DA NANG — Businesses and officials in the coastal central city of Da Nang discussed how to improve the Provincial Competitiveness Index (PCI) at a conference yesterday.
Among 63 provinces and cities nationwide, Da Nang has gone down from being in the top three for six years (2005-10) to fifth last year.
The PCI, administered by the Viet Nam Chamber of Commerce and Industry, showed that the central city had sustained a progressive index in five years in a row, but the figure began going down from late 2010 to 2011 due to the global economic crisis and the lack of proactivity by city leaders.
"We were in the top three for six consecutive years, but last year that figure declined. The city has yet to release details of the many problems stemming from the economic downturn or offer effective solutions," said the city's chairman Van Huu Chien.
"For this reason, we hosted the conference to figure out the best way to improve the PCI in coming years," he told the conference.
He added that the conference was an opportunity for businesses and officials from the city's departments to propose ways to improve the investment environment as well as the PCI.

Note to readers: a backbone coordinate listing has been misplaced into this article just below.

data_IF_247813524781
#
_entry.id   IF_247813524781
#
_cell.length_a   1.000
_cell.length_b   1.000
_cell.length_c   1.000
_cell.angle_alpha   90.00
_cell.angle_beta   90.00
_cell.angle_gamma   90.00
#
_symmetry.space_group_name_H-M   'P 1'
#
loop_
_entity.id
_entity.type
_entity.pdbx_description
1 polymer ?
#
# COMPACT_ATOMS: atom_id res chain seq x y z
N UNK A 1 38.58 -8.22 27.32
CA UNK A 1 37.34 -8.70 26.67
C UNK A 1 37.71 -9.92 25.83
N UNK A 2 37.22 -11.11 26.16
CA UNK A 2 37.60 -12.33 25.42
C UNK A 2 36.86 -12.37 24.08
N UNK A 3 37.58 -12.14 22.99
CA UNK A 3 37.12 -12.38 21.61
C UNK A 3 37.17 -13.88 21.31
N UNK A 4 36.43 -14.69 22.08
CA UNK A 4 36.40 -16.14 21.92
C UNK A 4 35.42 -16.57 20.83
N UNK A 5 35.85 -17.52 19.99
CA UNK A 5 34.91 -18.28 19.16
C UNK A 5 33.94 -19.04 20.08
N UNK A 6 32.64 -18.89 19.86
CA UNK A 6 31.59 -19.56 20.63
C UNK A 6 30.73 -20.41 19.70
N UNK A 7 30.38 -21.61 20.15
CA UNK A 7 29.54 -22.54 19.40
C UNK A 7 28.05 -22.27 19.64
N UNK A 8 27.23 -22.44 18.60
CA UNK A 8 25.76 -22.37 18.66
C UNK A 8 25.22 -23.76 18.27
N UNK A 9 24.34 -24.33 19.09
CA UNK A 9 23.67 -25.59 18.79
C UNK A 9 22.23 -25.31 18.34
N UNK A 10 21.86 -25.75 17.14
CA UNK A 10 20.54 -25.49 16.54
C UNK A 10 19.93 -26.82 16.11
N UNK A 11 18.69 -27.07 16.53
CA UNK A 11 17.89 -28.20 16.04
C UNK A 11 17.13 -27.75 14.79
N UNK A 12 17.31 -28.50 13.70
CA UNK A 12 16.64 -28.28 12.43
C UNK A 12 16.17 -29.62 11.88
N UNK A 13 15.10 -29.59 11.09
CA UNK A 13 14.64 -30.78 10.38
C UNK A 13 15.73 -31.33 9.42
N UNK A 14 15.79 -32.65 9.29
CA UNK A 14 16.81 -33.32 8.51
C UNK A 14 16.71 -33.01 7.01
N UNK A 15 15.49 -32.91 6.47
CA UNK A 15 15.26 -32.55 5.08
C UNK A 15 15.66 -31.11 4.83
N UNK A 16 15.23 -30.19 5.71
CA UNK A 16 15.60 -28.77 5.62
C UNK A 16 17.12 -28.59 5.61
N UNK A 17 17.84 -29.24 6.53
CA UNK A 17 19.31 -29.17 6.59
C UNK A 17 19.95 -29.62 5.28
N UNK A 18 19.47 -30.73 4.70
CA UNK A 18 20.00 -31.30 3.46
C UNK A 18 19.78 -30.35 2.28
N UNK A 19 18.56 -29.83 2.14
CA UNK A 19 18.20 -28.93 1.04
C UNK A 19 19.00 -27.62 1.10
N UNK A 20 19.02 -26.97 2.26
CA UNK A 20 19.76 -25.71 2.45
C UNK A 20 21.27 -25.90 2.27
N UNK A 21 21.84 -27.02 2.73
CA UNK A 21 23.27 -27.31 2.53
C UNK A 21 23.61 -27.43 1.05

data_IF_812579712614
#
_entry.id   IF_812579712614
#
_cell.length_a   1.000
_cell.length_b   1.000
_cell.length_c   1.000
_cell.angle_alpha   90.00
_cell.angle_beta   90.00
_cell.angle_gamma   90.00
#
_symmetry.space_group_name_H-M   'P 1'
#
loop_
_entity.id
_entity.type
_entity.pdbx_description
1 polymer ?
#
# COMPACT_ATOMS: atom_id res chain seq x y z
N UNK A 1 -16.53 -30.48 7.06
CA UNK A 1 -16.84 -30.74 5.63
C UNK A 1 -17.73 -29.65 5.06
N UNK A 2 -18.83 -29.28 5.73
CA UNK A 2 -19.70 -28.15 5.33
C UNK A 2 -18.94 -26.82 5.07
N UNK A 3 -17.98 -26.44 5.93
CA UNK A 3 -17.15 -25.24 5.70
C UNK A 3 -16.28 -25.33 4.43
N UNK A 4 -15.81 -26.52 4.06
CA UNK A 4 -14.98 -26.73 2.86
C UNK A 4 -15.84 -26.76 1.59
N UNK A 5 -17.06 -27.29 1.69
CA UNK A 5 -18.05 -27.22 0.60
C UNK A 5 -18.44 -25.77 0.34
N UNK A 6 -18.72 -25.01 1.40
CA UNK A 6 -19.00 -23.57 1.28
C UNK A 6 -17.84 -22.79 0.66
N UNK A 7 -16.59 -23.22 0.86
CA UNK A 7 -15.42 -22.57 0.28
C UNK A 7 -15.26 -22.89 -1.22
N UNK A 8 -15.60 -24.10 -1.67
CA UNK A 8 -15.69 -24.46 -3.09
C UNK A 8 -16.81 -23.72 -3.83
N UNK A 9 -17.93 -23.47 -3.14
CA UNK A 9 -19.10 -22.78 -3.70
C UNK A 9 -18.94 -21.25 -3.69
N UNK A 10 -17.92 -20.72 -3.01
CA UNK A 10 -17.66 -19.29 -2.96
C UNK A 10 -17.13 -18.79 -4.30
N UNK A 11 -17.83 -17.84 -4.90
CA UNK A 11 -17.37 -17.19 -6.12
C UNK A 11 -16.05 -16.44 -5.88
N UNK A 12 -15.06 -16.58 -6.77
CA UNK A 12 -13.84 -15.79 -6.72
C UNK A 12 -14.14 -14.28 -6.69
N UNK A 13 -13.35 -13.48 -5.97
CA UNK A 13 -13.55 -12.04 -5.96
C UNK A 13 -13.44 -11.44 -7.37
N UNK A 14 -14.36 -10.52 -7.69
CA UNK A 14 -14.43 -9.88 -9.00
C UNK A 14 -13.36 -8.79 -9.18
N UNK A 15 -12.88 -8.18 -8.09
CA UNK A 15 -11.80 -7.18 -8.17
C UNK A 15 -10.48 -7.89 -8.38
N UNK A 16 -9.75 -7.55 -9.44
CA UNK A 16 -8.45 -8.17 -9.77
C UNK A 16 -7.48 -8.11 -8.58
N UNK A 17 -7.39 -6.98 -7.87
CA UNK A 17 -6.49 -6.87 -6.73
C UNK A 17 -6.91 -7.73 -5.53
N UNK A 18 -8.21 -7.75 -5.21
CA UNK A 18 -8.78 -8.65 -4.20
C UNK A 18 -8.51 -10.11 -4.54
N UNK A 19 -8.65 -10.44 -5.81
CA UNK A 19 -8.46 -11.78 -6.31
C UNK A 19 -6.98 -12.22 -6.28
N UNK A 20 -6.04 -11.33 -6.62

Businesses pointed out that the city's poor condition resulted from major indexes including informal charges; business support service; time costs of regulatory compliance and access to land.
"The current PCI shows that businesses' satisfaction with the city's leadership has decreased. Among 14,000 enterprises in the city, small- and medium-sized enterprises (SMEs) have yet to receive preference on loans, land clearance and technology from the city," said Van Huu Thiet, vice chairman and general secretary of the city's SMEs Association.
"We need the city to support us in land policy, banks loans and transparency in investment policy," he said.
He also added that SMEs could hardly manage to get loans with an interest rate of under 15 per cent from banks.
In a survey of the city's Institute for Social Economic Development, 47 per cent of 188 businesses had to pay for informal charges – higher than the figure last year.
"Private businesses still face more difficulties in getting loans than the State-owned businesses. They (private businesses) also are annoyed by public servants' procedural issues," said Ho Ky Minh, the institute's director.
"18 per cent of those businesses have to bribe bank staff to get loans, while 32 per cent still blame the complicated procedure at banks," he added.
The city has planned an industrial park in Hoa Khanh district for SMEs and also reformed its policy regarding them.
"The city should organise more dialogues between the city and businesses as well as economic forums, industrial exhibitions and sale promotion abroad," vice chairman of Young Business Association Le Van Hieu said. — VNS